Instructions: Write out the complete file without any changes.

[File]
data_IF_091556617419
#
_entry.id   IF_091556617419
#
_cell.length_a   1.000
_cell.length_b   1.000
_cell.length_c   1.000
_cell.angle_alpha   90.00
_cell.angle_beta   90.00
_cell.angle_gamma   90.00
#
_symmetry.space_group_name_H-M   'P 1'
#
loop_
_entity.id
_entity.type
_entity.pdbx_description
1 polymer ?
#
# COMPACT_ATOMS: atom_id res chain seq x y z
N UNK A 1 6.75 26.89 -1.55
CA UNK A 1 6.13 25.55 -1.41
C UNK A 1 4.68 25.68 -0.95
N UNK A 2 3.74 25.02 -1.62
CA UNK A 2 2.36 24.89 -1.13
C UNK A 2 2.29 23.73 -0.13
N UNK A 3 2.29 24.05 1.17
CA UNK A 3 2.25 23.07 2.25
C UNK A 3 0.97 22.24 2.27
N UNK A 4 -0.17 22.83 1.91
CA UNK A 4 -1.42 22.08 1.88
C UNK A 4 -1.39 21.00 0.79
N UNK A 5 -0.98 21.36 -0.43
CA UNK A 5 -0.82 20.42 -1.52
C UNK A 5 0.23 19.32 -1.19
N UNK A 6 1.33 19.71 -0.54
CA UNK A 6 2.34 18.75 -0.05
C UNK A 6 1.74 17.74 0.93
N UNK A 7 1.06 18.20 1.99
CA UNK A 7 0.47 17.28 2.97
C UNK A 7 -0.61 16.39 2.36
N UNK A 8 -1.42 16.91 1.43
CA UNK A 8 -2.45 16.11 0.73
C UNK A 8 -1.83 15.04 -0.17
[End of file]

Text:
data_IF_091556617419
#
_entry.id   IF_091556617419
#
_cell.length_a   1.000
_cell.length_b   1.000
_cell.length_c   1.000
_cell.angle_alpha   90.00
_cell.angle_beta   90.00
_cell.angle_gamma   90.00
#
_symmetry.space_group_name_H-M   'P 1'
#
loop_
_entity.id
_entity.type
_entity.pdbx_description
1 polymer ?
#
# COMPACT_ATOMS: atom_id res chain seq x y z
N UNK A 1 6.75 26.89 -1.55
CA UNK A 1 6.13 25.55 -1.41
C UNK A 1 4.68 25.68 -0.95
N UNK A 2 3.74 25.02 -1.62
CA UNK A 2 2.36 24.89 -1.13
C UNK A 2 2.29 23.73 -0.13
N UNK A 3 2.29 24.05 1.17
CA UNK A 3 2.25 23.07 2.25
C UNK A 3 0.97 22.24 2.27
N UNK A 4 -0.17 22.83 1.91
CA UNK A 4 -1.42 22.08 1.88
C UNK A 4 -1.39 21.00 0.79
N UNK A 5 -0.98 21.36 -0.43
CA UNK A 5 -0.82 20.42 -1.52
C UNK A 5 0.23 19.32 -1.19
N UNK A 6 1.33 19.71 -0.54
CA UNK A 6 2.34 18.75 -0.05
C UNK A 6 1.74 17.74 0.93
N UNK A 7 1.06 18.20 1.99
CA UNK A 7 0.47 17.28 2.97
C UNK A 7 -0.61 16.39 2.36
N UNK A 8 -1.42 16.91 1.43
CA UNK A 8 -2.45 16.11 0.73
C UNK A 8 -1.83 15.04 -0.17